The smiling Buddha is the nickname of the Zen Master Budai Heshang (Poo-Tai Ho-Shang) who is known as a Buddhist philosopher. He is also called 'Chinese Buddha', 'Laughing Buddha' or 'Fat Belly Buddha'. Poe Tai or Heshang. He is often depicted as a bald man with a big belly, always with a cheerful smile, his long earrings indicate an aristocratic descent. The attributes are very different and symbolic, these are among others.
Beaded necklace (Mala): Buddhist prayer necklace.
Gold Nugget: Symbol for financial happiness.
Children: Symbol of fertility (That can also be fertility in a relationship or looking for a job)
A bag: Symbol of searching and traveling (searching for yourself) With a bird: Symbol for self-knowledge.
Peach: Symbol of solidarity.
Pearl: Symbol of health and beauty.
Careless and completely happy, he wandered through China, often surrounded by children. After his death he was honoured as a folk hero, fertility god and bringer of happiness. And as such he still roams the world, as a tangible image of the carefree bliss that is shared by everyone who has found his own true nature, "The Buddha in himself".
He is usually given as a gift to close friends or family. His image is always in a room with his face to the door, so that everyone who enters this room is welcomed. It is also said in the west that it would bring bad luck if you would buy this Buddha for yourself, but this is a fable made up in Europe.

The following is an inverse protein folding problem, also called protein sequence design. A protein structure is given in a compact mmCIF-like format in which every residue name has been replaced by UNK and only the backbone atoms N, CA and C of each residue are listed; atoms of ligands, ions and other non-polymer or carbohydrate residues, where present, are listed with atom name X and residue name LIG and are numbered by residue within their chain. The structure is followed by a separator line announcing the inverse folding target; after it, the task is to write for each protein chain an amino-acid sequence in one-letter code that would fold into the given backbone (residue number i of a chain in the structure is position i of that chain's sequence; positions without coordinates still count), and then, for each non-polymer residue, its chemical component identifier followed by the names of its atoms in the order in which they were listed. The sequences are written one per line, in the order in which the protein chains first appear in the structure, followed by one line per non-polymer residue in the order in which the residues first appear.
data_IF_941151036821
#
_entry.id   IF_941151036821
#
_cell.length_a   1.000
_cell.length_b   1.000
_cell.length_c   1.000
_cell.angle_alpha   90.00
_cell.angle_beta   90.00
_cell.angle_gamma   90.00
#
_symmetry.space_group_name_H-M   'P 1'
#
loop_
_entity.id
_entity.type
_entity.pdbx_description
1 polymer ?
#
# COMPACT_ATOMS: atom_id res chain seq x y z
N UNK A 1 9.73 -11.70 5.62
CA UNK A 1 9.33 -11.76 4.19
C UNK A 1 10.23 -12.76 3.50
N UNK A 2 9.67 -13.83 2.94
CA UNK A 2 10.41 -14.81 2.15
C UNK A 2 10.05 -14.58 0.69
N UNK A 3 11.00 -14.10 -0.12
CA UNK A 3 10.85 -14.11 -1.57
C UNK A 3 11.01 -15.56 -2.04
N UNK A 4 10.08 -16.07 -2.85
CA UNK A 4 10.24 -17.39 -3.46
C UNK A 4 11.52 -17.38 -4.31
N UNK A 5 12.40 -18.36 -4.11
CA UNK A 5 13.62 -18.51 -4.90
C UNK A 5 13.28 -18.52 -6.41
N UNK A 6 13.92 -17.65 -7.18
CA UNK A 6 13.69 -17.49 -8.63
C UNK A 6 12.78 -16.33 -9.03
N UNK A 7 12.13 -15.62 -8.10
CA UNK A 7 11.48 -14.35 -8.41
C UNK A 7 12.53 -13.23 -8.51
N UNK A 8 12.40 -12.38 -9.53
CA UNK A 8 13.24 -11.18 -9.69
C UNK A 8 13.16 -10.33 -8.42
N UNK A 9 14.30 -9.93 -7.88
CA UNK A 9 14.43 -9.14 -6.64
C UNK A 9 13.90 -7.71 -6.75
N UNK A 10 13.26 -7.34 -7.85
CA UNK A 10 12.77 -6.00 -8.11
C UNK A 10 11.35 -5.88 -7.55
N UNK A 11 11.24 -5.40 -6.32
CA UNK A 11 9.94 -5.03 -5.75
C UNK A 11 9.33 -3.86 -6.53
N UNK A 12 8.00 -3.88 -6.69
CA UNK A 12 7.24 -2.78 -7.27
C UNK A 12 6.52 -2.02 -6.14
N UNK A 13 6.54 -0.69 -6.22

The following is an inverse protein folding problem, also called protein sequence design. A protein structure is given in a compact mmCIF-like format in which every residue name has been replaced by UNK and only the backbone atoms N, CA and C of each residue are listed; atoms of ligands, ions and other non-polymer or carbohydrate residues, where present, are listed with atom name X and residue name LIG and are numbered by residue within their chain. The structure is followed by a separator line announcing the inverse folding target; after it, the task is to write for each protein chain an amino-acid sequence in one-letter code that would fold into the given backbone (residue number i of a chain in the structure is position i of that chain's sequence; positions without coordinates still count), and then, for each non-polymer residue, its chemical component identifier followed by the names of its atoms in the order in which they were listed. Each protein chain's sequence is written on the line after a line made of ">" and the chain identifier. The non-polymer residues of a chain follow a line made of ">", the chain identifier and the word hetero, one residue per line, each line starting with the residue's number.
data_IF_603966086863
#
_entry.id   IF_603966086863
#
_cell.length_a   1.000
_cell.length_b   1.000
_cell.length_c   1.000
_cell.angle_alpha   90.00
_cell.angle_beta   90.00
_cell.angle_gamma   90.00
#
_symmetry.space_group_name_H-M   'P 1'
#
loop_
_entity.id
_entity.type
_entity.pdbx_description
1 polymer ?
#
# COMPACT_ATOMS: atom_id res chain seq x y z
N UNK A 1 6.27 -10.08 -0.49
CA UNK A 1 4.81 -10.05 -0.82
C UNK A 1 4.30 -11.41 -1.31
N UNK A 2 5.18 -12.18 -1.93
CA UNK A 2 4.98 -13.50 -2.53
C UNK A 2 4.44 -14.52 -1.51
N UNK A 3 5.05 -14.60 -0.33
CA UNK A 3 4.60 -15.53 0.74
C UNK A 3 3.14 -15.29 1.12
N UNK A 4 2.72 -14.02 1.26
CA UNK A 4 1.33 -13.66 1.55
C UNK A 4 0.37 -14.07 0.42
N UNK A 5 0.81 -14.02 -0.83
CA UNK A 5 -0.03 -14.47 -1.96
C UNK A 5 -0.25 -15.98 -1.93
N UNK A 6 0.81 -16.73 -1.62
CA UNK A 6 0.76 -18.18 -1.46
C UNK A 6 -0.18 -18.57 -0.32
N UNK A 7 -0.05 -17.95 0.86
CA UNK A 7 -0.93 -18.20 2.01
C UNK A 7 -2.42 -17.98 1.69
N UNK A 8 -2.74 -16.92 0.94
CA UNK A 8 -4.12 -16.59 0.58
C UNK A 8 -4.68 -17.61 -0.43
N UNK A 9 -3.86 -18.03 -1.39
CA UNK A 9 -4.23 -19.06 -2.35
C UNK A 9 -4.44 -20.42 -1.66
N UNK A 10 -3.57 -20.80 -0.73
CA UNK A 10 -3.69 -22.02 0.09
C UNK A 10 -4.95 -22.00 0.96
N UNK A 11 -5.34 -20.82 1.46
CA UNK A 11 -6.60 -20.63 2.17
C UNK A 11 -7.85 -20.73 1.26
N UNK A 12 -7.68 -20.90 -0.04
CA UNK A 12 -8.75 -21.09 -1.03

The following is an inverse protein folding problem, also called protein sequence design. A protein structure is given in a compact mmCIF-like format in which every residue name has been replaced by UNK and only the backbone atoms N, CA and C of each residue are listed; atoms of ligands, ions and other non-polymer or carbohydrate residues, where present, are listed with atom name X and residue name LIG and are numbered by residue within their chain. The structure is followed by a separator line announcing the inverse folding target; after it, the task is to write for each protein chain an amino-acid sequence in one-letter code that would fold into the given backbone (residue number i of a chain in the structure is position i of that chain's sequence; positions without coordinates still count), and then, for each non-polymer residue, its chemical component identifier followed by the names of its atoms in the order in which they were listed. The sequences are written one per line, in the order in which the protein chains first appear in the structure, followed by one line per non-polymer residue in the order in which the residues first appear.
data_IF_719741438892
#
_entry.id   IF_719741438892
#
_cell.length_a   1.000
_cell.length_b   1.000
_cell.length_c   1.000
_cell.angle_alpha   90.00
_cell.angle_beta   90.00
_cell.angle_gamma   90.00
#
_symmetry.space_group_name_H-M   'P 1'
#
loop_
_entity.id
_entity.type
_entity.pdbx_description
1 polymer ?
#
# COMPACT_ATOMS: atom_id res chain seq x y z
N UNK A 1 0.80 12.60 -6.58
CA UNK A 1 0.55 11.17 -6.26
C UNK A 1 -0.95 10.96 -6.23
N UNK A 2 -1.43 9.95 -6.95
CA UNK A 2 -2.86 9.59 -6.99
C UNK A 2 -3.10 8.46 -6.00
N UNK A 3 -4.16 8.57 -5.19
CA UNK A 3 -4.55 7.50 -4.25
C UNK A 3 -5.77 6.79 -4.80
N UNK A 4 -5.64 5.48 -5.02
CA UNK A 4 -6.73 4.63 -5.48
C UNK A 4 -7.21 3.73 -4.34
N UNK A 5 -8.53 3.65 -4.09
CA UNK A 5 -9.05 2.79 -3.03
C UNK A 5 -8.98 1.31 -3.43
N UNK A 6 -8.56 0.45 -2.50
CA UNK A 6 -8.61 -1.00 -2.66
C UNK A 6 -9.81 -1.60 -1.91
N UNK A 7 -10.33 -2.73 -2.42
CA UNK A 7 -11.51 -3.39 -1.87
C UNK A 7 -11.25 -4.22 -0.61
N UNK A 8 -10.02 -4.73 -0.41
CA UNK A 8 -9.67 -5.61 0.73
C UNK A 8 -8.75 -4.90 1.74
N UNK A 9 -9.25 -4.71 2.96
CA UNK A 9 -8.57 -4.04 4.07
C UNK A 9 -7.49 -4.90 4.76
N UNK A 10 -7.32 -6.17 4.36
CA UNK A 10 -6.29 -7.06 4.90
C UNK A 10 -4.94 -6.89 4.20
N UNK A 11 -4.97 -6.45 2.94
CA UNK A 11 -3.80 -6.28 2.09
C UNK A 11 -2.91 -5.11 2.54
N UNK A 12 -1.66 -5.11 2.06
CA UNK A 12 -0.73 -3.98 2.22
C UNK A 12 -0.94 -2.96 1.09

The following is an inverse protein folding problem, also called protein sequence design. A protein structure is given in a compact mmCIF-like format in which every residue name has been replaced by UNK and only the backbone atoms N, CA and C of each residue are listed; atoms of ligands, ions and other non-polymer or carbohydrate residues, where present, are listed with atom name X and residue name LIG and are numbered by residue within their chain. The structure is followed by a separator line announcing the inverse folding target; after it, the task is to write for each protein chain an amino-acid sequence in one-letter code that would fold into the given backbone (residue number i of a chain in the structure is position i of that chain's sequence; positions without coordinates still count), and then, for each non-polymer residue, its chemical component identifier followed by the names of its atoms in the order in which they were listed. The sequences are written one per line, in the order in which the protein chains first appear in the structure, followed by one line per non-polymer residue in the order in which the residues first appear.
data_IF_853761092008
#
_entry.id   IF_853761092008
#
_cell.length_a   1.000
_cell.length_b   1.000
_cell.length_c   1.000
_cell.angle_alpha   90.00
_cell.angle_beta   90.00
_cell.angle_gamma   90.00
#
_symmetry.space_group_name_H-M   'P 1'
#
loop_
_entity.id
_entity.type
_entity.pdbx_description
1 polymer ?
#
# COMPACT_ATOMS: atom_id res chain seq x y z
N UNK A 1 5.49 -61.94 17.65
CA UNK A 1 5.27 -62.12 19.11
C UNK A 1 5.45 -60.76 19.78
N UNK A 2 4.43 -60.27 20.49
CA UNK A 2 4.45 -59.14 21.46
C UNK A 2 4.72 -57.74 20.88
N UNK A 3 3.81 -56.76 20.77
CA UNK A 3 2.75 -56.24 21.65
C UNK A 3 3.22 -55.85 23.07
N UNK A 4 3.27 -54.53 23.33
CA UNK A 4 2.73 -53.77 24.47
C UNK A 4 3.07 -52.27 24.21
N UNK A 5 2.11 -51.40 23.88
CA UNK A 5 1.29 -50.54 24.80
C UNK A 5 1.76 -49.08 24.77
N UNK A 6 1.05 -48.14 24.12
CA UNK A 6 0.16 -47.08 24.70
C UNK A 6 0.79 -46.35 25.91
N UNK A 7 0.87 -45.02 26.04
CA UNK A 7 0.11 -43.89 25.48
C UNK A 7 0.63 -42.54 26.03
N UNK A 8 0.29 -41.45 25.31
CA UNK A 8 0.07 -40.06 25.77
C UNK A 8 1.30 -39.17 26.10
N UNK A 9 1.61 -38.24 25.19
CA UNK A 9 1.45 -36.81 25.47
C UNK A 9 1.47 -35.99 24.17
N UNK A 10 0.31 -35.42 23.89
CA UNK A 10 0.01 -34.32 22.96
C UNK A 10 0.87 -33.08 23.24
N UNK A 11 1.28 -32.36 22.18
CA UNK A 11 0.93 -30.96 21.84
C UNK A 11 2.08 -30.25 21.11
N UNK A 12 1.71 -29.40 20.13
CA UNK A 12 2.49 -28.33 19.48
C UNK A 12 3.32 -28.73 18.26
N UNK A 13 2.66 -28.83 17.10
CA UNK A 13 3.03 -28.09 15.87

The Chinese laughing Buddha (other names: Happy Buddha or Fat-bellied Buddha) is actually not a real Buddha. The man referred to here was a Chinese philosopher named Poe Tai Ho Shang. He is often called by people who need money urgently. He is also known for his enormous sympathy, especially with regard to children. The meaning of his name is: mercy, kindness or goodness. He is a symbol of eternal happiness and he provides prosperity, wealth, good news, happiness and peace. He is therefore ideal to give as a gift to someone. It is said that if you rub his fat belly several times a day, you increase the chance of receiving a big fortune.
However, the attributes of this Buddha are not Chinese but European. It is therefore not a Chinese, but a Delft Buddha that has undoubtedly been made after a Chinese Blanc de Chine example. The modeller, however, has applied the Dutch ideas about the Chinese and unwittingly wanted to give him a more exotic look with a pipe and tea.
These figures are rare in Delft earthenware. They were pressed in moulds and made in this way. Therefore, the remaining copies resemble each other closely in shape and size. Only in the decoration surprising differences can be found.
Such laughing buddhas were also made at other factories such as De Metaale pot under Lambertus van Eenhoorn. Polychrome decorated buddhas were also produced at the beginning of the eighteenth century.
Jacob Stodel, The Splendour of Dutch Delftware, 1993, p. 36